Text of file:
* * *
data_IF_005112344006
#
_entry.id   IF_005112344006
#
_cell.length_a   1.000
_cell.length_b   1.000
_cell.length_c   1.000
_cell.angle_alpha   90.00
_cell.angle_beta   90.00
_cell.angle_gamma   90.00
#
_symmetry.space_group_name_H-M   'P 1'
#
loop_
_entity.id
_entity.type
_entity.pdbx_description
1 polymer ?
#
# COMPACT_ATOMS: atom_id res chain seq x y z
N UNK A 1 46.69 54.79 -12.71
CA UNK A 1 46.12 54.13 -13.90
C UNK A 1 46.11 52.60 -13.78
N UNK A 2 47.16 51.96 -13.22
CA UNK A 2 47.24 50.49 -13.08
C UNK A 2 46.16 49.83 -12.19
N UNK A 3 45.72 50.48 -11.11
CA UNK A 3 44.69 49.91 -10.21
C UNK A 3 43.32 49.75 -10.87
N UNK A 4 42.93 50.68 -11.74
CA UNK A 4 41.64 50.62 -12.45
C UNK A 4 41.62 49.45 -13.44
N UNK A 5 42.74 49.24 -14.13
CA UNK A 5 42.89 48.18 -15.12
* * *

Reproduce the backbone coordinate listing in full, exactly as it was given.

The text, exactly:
data_IF_005112344006
#
_entry.id   IF_005112344006
#
_cell.length_a   1.000
_cell.length_b   1.000
_cell.length_c   1.000
_cell.angle_alpha   90.00
_cell.angle_beta   90.00
_cell.angle_gamma   90.00
#
_symmetry.space_group_name_H-M   'P 1'
#
loop_
_entity.id
_entity.type
_entity.pdbx_description
1 polymer ?
#
# COMPACT_ATOMS: atom_id res chain seq x y z
N UNK A 1 46.69 54.79 -12.71
CA UNK A 1 46.12 54.13 -13.90
C UNK A 1 46.11 52.60 -13.78
N UNK A 2 47.16 51.96 -13.22
CA UNK A 2 47.24 50.49 -13.08
C UNK A 2 46.16 49.83 -12.19
N UNK A 3 45.72 50.48 -11.11
CA UNK A 3 44.69 49.91 -10.21
C UNK A 3 43.32 49.75 -10.87
N UNK A 4 42.93 50.68 -11.74
CA UNK A 4 41.64 50.62 -12.45
C UNK A 4 41.62 49.45 -13.44
N UNK A 5 42.74 49.24 -14.13
CA UNK A 5 42.89 48.18 -15.12